Twenty-four dollars and thirty cents in wet coins—freshly plundered from the Bryant Park fountain—jiggled in my pockets. Pants rolled to my knees, shoes untied, I jogged west on Forty-Second Street toward the Third Rock Deli-Mart in Times Square, darting between bus lane and sidewalk to weave through the summer hordes. For the first time ever, park security had run me off from a fountain, though in truth I outran them with just a brisk walk. It was skunk management, after all: they didn’t want to catch me; they wanted to get rid of me.

My instincts were telling me to buy a scratch-off ticket. I wasn’t naïve, or blinded by the potential payoff. And I knew that my odds of winning, eight million to one, were the same odds I had of flipping twenty-three heads in a row; three years earlier, I’d graduated with a double major in math and cosmology. But here’s the thing: today I had two beauties in my pocket—Sacagawea and Susan B. Anthony—and I’d never before scored both in the same month let alone same day, same fountain. As my brother Josh used to say, when you’re born homeless, hope and long odds are next-door neighbors, just not next door to you. So whenever long-shot coincidences collided, my gut screamed damn the odds, the universe is telling you to take a chance.

Joe Cary

Joe Cary lives in West Chester, Pennsylvania with his wife and daughter. He has a B.A. in Economics and is an investment consultant and adult literacy tutor. He earned the coveted two-star sticker honor for his seminal fifth-grade paper “Why Barry Sanders is So Much Better Than Your Favorite Running Back.”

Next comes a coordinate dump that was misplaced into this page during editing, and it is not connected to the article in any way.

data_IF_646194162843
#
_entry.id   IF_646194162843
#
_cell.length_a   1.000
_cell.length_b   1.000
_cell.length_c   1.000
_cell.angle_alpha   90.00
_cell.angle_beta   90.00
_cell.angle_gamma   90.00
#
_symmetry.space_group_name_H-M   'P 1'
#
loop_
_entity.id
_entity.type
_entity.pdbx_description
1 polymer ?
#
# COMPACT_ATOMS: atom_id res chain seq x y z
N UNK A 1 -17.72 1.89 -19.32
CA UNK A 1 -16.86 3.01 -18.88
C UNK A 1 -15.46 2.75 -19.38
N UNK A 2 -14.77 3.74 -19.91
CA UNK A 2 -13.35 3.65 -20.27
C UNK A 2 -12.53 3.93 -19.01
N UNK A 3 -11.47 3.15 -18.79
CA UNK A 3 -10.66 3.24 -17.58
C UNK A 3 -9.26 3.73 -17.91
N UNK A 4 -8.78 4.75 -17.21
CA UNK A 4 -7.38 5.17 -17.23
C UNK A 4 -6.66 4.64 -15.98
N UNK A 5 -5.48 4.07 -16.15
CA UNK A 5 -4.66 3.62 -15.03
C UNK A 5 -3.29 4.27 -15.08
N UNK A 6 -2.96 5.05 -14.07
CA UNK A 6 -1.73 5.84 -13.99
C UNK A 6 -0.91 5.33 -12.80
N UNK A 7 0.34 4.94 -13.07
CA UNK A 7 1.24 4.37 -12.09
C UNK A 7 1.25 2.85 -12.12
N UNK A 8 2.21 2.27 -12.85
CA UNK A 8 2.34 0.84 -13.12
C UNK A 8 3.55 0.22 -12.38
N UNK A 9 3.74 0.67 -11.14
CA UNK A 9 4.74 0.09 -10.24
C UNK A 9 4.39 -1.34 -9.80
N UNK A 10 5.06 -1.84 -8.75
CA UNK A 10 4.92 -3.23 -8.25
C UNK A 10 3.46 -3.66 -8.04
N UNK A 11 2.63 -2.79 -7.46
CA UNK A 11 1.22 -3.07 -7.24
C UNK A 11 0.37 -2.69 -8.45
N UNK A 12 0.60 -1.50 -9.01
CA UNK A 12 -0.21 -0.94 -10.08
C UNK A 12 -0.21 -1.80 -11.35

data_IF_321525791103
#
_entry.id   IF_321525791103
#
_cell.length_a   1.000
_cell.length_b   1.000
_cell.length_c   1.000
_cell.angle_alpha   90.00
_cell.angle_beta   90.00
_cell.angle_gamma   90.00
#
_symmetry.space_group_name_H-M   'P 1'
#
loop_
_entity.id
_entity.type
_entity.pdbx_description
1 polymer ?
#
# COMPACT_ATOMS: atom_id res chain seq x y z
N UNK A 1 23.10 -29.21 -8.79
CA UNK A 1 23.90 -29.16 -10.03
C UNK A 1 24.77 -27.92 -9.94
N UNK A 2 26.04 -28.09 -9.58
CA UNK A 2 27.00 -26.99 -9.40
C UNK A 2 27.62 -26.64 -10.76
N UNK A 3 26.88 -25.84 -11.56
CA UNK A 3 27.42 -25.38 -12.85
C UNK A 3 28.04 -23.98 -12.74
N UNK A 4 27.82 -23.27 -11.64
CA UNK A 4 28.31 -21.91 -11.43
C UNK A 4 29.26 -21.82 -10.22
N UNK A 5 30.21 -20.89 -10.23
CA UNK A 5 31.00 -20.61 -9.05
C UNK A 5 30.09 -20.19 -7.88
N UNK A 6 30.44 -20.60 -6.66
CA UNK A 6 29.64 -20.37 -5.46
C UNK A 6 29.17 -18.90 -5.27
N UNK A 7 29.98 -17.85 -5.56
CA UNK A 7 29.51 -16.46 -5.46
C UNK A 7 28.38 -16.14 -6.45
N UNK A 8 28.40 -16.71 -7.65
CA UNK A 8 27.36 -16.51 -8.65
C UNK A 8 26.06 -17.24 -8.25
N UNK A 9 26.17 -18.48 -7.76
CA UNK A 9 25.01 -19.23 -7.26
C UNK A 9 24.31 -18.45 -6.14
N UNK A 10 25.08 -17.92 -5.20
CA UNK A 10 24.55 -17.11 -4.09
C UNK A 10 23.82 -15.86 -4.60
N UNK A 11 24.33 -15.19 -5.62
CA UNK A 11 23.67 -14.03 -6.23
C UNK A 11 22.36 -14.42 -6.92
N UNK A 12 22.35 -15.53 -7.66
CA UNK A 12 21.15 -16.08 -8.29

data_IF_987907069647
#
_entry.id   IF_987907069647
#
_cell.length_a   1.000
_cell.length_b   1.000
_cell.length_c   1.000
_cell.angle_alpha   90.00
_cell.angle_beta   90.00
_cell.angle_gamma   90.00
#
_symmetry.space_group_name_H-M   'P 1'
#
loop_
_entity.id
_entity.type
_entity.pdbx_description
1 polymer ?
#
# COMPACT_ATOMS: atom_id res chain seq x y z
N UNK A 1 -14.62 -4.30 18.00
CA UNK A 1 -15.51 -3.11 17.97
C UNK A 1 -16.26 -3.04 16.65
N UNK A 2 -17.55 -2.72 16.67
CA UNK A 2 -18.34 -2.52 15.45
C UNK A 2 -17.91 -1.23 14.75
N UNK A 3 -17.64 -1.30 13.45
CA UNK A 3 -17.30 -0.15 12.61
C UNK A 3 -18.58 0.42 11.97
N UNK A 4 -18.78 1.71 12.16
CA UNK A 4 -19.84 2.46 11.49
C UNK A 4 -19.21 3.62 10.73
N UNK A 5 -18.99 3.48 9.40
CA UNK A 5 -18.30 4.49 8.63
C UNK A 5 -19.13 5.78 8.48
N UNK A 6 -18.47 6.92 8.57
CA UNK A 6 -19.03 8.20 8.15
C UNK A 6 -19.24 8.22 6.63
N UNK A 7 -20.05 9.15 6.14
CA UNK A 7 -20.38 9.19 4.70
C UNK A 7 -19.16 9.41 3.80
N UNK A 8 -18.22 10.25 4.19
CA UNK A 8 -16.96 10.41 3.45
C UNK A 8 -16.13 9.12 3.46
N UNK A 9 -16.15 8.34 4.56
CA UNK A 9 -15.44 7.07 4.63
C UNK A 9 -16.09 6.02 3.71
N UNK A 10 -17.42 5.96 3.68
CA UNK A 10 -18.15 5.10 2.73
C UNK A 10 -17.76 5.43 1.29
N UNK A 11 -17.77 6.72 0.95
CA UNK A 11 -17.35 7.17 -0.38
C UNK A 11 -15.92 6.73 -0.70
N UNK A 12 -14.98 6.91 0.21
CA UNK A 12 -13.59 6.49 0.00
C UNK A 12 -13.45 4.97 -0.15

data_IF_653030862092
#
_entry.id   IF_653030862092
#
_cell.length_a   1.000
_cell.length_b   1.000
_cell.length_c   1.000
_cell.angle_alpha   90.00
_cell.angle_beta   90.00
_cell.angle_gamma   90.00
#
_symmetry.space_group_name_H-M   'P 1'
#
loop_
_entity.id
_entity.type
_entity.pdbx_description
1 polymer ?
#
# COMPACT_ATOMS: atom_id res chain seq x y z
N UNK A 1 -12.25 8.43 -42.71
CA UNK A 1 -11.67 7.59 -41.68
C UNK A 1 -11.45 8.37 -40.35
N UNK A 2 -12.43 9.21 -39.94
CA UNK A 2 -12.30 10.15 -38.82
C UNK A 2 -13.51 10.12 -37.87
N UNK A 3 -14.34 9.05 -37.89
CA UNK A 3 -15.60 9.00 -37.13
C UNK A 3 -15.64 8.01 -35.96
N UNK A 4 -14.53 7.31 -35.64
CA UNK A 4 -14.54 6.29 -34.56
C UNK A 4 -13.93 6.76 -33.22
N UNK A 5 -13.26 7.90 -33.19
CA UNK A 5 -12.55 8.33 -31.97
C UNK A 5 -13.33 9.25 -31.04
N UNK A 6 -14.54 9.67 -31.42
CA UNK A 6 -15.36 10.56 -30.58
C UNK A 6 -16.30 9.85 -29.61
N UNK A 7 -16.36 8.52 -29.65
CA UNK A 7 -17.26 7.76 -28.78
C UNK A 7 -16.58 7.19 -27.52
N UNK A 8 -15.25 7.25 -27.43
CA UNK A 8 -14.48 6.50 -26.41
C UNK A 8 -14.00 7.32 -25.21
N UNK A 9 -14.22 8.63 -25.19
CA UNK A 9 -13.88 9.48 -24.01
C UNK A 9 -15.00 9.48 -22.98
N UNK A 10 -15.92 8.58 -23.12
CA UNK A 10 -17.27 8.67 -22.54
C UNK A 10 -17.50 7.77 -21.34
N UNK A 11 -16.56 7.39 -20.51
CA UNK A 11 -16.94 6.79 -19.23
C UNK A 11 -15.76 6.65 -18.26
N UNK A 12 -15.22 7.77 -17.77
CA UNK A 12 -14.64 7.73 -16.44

Patrick Ryan on “Disembodied”

Our new issue, “Disembodied” by Joe Cary, is about family, legacy, kindness, generosity, and the possibility of magic. It’s also about fear, rotten luck, and flat-out destitution. For all its admirable qualities—and there are many—it’s the voice of this story that brought me to my knees. The unnamed narrator is a second-generation homeless man living on the streets of New York City. His only agenda is a simple one: get through today so that he can get through tomorrow. He expects to be met with difficulties. He expects to encounter judgmental looks from strangers, suspicious glances from cops, hunger pains, challenges when it comes to looking for a place to sleep or even a safe spot to sit down and have a thought. He lives in a world so consistent in its daily unwelcoming of his presence that it’s almost become a dependable place. And then something unexpected begins to happen—something that defies even his college-educated, street-smart mind. Hats off to the author, Joe Cary, who says in our Q&A that while drafting “Disembodied” he read the story aloud so many times (in order to get the voice right) that he “can nearly recite it.” That hard work has paid off, and we’re the lucky readers who get to reap the benefits.

Q&A by Patrick Ryan

PR: Where did the idea for this story come from?
JC: I worked in Manhattan for a time and often ate lunch outside at Bryant Park. One day I saw someone plunder the fountain there, and I was struck with a profound ambivalence. I’m hesitant to expand on the ambivalence because it could be a spoiler, but it wouldn’t leave me alone, for months I couldn’t stop thinking about it, or tinkering with it. That’s where most of my story ideas come from, an experience that clings.
PR: How long did it take you to complete this story?
JC: It stewed in my mind for maybe a year and a half before I put pen to paper. Much of the plot and many of the lines were built in my head on subway and bus rides and walks to and from work. I sometimes took notes on my phone: a good line, a vivid sensory detail. Then from the first draft to final polishing of the layout spanned two years and eight months, which included other projects and over six months of drawer time: no edits, no reads, just distance. Getting distance from a story is key for me.